Changes in Guest Policy Followed the Brutal Incident
By Samantha Contreras
Police have arrested Michael Sykes for the murder of Rebecca Cutler and two of her children at the Ramada Inn on Saturday, February 13.
The tragic attack has left not only people throughout Staten Island shaken, but has many CSI students who frequent the campus thinking: how safe are we?
The Ramada Inn is only a 10 minute walk from CSI’s campus and this gruesome attack left students worried for their own safety and many voiced their opinions to The Banner on what public safety should do to help prevent any criminal offenses on campus.
While the Sykes tragedy occurred off campus, CSI has been shaken twice before by on campus crimes during this academic year.
The first being the arrest of a CSI student who was visiting the dorms and threatened residents after he was kicked out for making female residents uncomfortable and the second being the vicious beating of CSI student Adamh Barnett near Dolphin Cove in November by an unknown assailant.
For Grace Olotu, a student at CSI, public safety absolutely must increase their presence on campus.
“I think campus should definitely upgrade its security by installing metal detectors in building entrances, it’s a little extreme but this is about people’s lives at stake,” said Olotu. “And this murder was a murder of passion so to prevent something as tragic as that, the campus should offer counseling.”
She even went on to explain that, “Everyone should have an ID before even getting on campus.”
Robert Wilson, the Director of Public Safety, was unavailable for an interview.
Wilson, however, did release a statement to the college community via email two hours after the murder and informed students that an NYPD presence would be felt on campus throughout the day and that there may be ferry shuttledelays.
“I think they are not doing enough because they didn’t tell anyone until they thought the killer was on the campus,” said Samantha Massey, a sophomore at CSI. “I think they can improve by informing us more about what is happening. Because some people didn’t know what was going on until hours later.”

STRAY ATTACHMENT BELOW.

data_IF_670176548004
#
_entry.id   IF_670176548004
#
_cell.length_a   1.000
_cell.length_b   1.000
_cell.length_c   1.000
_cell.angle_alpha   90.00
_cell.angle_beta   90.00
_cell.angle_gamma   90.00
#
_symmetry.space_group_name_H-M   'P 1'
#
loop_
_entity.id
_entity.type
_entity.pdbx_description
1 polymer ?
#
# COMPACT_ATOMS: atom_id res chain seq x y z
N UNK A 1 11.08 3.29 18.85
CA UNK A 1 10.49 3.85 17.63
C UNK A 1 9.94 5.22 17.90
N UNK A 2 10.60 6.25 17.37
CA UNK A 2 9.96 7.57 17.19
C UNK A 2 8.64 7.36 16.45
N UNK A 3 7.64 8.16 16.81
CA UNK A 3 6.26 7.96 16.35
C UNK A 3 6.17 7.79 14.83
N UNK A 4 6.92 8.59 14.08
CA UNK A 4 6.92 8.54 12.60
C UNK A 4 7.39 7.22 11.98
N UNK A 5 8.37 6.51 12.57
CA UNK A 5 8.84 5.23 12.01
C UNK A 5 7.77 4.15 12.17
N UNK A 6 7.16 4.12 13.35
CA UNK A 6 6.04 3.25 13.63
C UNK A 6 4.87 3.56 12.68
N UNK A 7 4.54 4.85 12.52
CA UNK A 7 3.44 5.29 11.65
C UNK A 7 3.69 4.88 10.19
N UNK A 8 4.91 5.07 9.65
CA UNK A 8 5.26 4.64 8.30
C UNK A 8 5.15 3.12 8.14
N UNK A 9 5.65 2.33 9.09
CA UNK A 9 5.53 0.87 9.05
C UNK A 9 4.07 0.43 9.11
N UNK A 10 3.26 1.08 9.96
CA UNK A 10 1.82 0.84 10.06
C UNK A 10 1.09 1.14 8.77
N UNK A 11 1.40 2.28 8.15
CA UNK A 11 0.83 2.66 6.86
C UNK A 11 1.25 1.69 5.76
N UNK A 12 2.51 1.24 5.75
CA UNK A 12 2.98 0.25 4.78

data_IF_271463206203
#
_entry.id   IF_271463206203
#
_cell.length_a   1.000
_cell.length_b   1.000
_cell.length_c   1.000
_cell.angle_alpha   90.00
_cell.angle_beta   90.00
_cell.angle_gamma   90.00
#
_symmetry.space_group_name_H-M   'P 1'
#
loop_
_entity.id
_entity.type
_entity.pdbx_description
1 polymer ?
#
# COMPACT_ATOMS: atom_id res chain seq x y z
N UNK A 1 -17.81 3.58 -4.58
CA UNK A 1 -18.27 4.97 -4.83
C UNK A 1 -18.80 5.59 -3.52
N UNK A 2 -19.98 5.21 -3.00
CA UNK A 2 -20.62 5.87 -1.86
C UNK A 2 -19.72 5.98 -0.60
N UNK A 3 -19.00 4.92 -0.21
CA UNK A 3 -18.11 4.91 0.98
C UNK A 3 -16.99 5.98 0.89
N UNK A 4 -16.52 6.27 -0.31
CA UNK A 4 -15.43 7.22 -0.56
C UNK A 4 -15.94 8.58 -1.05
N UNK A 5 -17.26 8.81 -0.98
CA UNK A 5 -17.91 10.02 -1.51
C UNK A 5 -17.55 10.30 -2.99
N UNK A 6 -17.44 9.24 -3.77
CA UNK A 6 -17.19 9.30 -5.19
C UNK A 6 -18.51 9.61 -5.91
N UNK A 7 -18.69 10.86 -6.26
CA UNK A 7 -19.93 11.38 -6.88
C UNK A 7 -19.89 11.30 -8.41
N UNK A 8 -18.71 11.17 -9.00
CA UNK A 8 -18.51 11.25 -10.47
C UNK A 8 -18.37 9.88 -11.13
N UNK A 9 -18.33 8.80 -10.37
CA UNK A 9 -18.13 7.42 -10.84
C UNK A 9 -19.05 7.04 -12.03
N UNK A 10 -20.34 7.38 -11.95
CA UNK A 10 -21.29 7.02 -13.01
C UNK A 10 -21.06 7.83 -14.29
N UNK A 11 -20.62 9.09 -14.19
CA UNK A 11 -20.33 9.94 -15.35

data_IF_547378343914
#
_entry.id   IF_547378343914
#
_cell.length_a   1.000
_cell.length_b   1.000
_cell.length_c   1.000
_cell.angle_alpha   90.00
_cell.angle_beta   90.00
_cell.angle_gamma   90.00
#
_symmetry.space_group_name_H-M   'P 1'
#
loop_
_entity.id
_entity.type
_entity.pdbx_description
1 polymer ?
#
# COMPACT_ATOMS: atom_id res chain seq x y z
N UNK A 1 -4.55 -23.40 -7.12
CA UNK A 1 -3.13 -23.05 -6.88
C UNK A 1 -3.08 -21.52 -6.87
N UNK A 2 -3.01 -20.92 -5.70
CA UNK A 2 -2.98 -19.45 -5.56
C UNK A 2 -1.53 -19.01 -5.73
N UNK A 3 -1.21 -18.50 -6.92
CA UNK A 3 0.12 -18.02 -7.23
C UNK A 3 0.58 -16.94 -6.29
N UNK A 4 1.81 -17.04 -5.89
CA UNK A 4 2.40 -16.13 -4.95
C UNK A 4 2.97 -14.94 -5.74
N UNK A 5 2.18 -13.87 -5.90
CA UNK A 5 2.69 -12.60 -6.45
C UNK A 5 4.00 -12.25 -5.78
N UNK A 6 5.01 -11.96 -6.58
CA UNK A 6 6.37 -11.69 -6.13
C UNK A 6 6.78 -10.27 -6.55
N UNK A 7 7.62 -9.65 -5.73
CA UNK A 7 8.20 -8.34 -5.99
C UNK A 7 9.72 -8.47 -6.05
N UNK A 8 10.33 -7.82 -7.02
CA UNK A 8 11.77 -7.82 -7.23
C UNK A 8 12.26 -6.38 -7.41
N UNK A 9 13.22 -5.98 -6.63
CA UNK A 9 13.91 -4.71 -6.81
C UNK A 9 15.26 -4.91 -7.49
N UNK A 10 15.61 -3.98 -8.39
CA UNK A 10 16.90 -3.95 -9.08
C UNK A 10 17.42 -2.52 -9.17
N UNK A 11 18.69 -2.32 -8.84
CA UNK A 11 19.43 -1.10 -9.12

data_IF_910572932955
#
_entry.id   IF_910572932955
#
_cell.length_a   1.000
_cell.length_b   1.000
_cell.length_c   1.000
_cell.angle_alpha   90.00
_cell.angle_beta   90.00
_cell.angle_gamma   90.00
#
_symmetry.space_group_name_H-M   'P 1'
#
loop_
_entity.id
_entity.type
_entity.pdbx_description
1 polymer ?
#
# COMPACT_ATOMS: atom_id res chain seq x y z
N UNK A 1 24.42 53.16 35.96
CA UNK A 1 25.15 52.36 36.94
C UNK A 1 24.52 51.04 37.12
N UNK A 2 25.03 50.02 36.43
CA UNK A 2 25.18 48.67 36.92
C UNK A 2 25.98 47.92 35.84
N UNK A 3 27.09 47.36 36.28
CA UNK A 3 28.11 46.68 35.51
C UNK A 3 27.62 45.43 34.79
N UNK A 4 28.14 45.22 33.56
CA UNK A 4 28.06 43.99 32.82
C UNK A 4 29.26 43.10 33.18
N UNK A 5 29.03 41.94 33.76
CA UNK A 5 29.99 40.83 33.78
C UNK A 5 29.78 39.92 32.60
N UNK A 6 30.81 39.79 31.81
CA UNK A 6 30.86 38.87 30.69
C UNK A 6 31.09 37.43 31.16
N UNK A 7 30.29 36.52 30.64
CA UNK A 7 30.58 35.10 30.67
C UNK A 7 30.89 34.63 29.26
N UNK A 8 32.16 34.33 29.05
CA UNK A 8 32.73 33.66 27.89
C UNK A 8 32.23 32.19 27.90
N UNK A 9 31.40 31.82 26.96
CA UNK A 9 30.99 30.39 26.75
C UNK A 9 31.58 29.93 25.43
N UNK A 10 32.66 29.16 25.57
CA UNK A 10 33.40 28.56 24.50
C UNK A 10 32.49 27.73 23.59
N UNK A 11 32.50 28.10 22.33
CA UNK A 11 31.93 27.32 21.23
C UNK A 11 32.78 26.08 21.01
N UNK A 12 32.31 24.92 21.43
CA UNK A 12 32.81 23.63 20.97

Massey went on to explain what Campus Safety could do to communicate with students better.
“Maybe they can do a CUNY alert that sends texts to students’ phones so they can find out everything when it’s happening.” Massey said.
Although some students disagree that they feel safe on campus. For Tiffany Ducette, a junior at CSI, she heard nothing of the sort when asked about the murder.
“I always feel safe on campus, I heard nothing about that, but that’s just me,” said Ducette.
Although Ducette did point out how lights around campus and emergency posts are not always around or properly lit.
“I think for night classes, lights are not on, they should be more accessible,” said Ducette. “In case of danger, how can someone get to safety too?”
“Anyone can come into campus, nobody checks IDs,” she continued.
Even for many commuting students, for instance, sophomore, Jessica Lin, had a lot to say on the matter of safety.
Many students interviewed echoed the sentiment that while they personally never felt unsafe on campus, they saw a myriad of ways that security could be tightened.
“I do feel that campus safety can be improved a little. Maybe by placing a security on duty at all times in each of the buildings and more closely monitor and record who actually takes the loop bus and shuttle bus on campus along with the library,” said Jessica Lin, a sophomore at CSI. “Other than that I never really felt like my safety on campus was ever at risk.”